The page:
By 1933, over 4,000 acres, an area much greater than all of the rest of Las Vegas at the time, had been purchased by the Hunt consortium. It was in fact these global capitalists, behind the scenes men, with vast funds and disdain for the public eye, who cast the dye that produced the Las Vegas Strip. Theirs is also the DNA of Huntridge, where their roots run deeper still. The story begins a few generations earlier.
During the American Civil War, the French Envoy to the United States backed the Confederacy, spelling trouble for Lincoln. The influence of Paris on Southerners from Louisiana, the state purchased from France a generation earlier, was considerable. But into the vacuum created by the lack of support from the French envoy, another French aristocrat threw his hat. He was a supporter of the North, joining Lincoln’s cabinet, balancing the scales.
Pictured just to the right of President Lincoln in the photo of his second inauguration, is that French adviser. He sailed with Lincoln to negotiations ending the war and was present at the surrender at Appomattox. He was in the upper window next to Lincoln during the President’s final speech from the White House, and declined the President’s invitation to Ford’s Theater on that fateful Good Friday six weeks later. He was the Marquis Charles Adolphe de Chambrun.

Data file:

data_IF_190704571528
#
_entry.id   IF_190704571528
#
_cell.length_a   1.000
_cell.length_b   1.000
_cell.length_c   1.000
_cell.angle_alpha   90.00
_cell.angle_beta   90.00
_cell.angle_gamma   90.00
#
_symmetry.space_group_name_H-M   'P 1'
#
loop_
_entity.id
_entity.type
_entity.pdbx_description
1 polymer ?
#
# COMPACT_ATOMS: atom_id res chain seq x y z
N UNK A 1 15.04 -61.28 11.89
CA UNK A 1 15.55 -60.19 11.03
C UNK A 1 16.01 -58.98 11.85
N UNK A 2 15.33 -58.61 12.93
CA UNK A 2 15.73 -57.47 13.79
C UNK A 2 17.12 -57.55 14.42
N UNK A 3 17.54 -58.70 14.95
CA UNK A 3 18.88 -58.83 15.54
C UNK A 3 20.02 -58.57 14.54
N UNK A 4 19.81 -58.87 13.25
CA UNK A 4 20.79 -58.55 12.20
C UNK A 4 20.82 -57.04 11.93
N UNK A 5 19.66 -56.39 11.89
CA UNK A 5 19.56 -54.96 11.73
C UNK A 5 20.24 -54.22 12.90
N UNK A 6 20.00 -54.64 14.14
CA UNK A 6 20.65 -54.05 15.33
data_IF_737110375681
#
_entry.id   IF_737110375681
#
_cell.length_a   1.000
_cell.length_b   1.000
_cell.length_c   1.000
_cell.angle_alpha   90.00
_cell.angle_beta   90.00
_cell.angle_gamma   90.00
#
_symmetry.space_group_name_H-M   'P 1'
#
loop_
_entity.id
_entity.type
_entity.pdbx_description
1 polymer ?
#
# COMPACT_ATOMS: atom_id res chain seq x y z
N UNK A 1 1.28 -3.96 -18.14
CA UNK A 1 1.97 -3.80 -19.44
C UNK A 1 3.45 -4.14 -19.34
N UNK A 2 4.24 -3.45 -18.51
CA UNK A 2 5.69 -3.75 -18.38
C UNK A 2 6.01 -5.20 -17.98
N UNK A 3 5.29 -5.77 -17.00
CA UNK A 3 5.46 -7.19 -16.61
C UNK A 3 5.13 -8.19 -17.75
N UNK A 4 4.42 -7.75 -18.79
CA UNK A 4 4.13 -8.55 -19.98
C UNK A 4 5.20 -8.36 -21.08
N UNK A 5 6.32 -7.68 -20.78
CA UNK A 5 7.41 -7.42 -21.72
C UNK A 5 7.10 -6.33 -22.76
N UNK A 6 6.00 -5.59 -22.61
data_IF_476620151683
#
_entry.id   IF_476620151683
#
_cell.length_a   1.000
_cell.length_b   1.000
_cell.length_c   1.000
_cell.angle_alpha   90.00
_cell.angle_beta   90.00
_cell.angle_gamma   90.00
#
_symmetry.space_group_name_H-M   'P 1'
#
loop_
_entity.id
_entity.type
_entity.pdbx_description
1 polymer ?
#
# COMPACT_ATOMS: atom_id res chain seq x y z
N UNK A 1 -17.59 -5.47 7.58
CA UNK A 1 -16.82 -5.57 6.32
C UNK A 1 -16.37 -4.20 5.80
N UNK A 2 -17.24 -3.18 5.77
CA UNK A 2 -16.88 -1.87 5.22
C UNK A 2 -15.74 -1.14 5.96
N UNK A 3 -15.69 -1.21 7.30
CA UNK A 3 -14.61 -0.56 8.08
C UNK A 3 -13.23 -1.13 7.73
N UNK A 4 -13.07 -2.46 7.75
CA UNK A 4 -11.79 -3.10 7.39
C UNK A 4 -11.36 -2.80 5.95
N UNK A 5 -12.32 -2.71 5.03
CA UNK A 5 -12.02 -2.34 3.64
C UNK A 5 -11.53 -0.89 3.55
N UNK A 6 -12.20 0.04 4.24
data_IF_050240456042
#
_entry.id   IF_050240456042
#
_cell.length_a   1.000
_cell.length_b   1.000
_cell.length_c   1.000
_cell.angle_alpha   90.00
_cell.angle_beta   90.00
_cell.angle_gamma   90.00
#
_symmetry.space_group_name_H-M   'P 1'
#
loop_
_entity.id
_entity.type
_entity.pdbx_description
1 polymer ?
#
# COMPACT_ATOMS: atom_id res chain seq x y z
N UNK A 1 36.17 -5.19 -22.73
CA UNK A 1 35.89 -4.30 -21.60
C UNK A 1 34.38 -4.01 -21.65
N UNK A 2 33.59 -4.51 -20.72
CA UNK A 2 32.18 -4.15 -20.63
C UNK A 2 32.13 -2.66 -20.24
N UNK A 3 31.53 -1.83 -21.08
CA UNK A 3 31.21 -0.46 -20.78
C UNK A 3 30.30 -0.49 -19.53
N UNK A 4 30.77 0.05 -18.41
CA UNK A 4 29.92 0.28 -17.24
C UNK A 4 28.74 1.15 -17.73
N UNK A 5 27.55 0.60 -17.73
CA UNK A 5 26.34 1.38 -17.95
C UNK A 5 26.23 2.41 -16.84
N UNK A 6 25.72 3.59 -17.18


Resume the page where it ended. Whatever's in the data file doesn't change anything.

Chambrun endeavored to bridge the divide with France for Lincoln, joining the President in what was initially an unofficial, unpaid capacity. In so doing, Chambrun followed the steps of a famous ancestor of his wife, and adhered to the directive both men followed: “Omnia reliquit servare rempublicam” (“He left everything to save the Republic”), the motto of an organization that today is little known, the Society of the Cincinnati . Chambrun’s inspiration was his wife’s grandfather, a French hero of the American Revolutionary War who was President
Washington’s dear friend, an earlier French aristocrat volunteer, the Marquis de Lafayette.